The Military Is Pushing Out Its Best And Brightest Officers

U.S. Army photo by Sgt. 1st Class Christopher Fincham

Before the military can implement Secretary of Defense Ashton Carter’s vision of a “force of the future,” it has to figure out why it’s losing so many talented people. In a Nov. 5 article for the Atlantic, David Barno and Nora Bensahel look at what must be changed if the armed services want to recruit and retain the very best.

“The military does not even attempt to measure the ‘quality’—by any definition—of those that are leaving, or have already gone,” they write. “If the best military in the world doesn’t care whether it will be led by the best people in the world, something is fundamentally wrong.”

While there is always a steady influx and loss of junior officers in the military, the number of officers separating in recent years and why is disconcerting. A 2010 survey of Army officers found that just 6% agreed with the following statement: “The current military personnel system does a good job retaining the best leaders.”

Among the personnel management changes proposed by Carter include getting rid of the “up or out” system, improving flexibility between civilian and military careers, establishing set career tracks based on expertise and skill, and improving parental leave and other family policies.

Benjamin Franklin nailed it when he said, "Fatigue is the best pillow." True story, Benny. There's nothing like pushing your body so far past exhaustion that you'd willingly, even longingly, take a nap on a concrete slab.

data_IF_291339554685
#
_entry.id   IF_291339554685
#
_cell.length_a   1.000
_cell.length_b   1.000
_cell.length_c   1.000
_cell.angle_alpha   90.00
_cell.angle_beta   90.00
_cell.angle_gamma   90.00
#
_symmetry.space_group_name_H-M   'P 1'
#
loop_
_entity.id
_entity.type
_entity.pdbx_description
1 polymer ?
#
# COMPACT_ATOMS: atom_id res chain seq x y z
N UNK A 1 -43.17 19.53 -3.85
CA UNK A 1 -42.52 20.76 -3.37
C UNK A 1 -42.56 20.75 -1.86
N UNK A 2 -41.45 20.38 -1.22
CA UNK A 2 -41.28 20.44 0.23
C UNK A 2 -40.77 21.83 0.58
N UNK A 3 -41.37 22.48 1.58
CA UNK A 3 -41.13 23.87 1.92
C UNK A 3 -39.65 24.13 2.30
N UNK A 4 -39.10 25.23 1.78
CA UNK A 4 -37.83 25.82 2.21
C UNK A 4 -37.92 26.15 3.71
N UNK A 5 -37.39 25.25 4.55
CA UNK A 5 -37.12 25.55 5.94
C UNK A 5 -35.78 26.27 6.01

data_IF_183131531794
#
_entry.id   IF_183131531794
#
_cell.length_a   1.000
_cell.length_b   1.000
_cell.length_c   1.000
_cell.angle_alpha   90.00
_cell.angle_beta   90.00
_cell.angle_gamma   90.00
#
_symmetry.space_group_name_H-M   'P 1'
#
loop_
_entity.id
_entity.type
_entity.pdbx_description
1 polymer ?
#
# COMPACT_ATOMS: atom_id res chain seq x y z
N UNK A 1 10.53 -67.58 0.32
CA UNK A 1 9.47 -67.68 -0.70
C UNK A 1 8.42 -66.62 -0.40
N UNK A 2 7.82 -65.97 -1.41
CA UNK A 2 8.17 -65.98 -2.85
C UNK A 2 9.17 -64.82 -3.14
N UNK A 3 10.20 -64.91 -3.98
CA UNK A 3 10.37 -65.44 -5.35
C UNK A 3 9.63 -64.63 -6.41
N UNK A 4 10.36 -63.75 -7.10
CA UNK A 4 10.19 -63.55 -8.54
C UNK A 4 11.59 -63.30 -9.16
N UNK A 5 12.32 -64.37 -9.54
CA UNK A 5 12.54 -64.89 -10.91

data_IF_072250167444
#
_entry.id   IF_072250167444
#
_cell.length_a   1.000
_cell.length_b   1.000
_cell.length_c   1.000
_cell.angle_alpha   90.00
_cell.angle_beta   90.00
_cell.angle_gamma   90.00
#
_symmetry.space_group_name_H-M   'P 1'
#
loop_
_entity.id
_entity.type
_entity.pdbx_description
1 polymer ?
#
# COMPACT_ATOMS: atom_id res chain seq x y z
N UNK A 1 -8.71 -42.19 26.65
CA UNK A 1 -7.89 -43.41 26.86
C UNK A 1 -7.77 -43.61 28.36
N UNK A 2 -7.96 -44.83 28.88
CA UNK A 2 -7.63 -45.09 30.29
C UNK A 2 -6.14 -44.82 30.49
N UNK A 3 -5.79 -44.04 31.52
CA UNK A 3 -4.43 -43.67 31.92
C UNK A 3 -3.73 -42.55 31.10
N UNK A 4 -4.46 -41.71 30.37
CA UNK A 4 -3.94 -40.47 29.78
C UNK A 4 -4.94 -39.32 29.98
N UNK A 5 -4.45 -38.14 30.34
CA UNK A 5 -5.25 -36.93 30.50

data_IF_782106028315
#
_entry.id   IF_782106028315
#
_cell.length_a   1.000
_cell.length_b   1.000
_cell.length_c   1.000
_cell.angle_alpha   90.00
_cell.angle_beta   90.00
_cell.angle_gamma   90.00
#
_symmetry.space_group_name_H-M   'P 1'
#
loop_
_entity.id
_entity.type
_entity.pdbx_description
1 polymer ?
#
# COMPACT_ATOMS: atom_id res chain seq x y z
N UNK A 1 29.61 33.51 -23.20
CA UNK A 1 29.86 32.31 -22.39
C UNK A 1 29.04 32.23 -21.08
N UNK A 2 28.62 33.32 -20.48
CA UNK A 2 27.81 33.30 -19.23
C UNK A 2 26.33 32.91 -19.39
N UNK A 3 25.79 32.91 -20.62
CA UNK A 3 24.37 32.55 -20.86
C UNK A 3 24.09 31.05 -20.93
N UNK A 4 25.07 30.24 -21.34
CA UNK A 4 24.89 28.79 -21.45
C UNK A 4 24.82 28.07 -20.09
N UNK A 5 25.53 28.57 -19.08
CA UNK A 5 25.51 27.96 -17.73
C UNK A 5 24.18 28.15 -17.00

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And no one knows that better than military service members and we have the pictures to prove it.

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U.S. Coast Guard Petty Officer 2nd Class Karl Munson pilots a 26-foot boat while Petty Officer 2nd Class Gabriel Diaz keeps an eye on a boarding team who is inspecting a 79-foot shrimp boat in the Gulf of Mexico, off the coast of New Orleans, La., on April 27, 2005

Radio transmissions to the U.S. Coast Guard are usually calls for help from boaters, but one captain got on the radio recently just to say thanks to the men and women who are currently working without pay.

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REUTERS/Carlos Barria

DOVER AIR FORCE BASE, Del (Reuters) - U.S. President Donald Trump traveled to Dover Air Force Base in Delaware on Saturday to receive the remains of four Americans killed in a suicide bombing in northern Syria.

Trump, locked in a battle with congressional Democrats that has led to a nearly month-long partial government shutdown, announced his trip via a pre-dawn tweet, saying he was going "to be with the families of 4 very special people who lost their lives in service to our Country!"

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A low-flying C-17 gave Nashville residents a fright on Friday when the aircraft made several unannounced passes over the city's bustling downtown.

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George W. Bush/Instagram

This article originally appeared on Business Insider.

Former President George W. Bush is calling for an end to the partial government shutdown, which is about to hit the one-month mark and is currently the longest shutdown in US history.

In an appeal made on Instagram, the 43rd president called on "leaders on both sides to put politics aside, come together, and end this shutdown." The caption was posted with an image of him and former First Lady Laura Bush giving pizza to their Secret Service detail.

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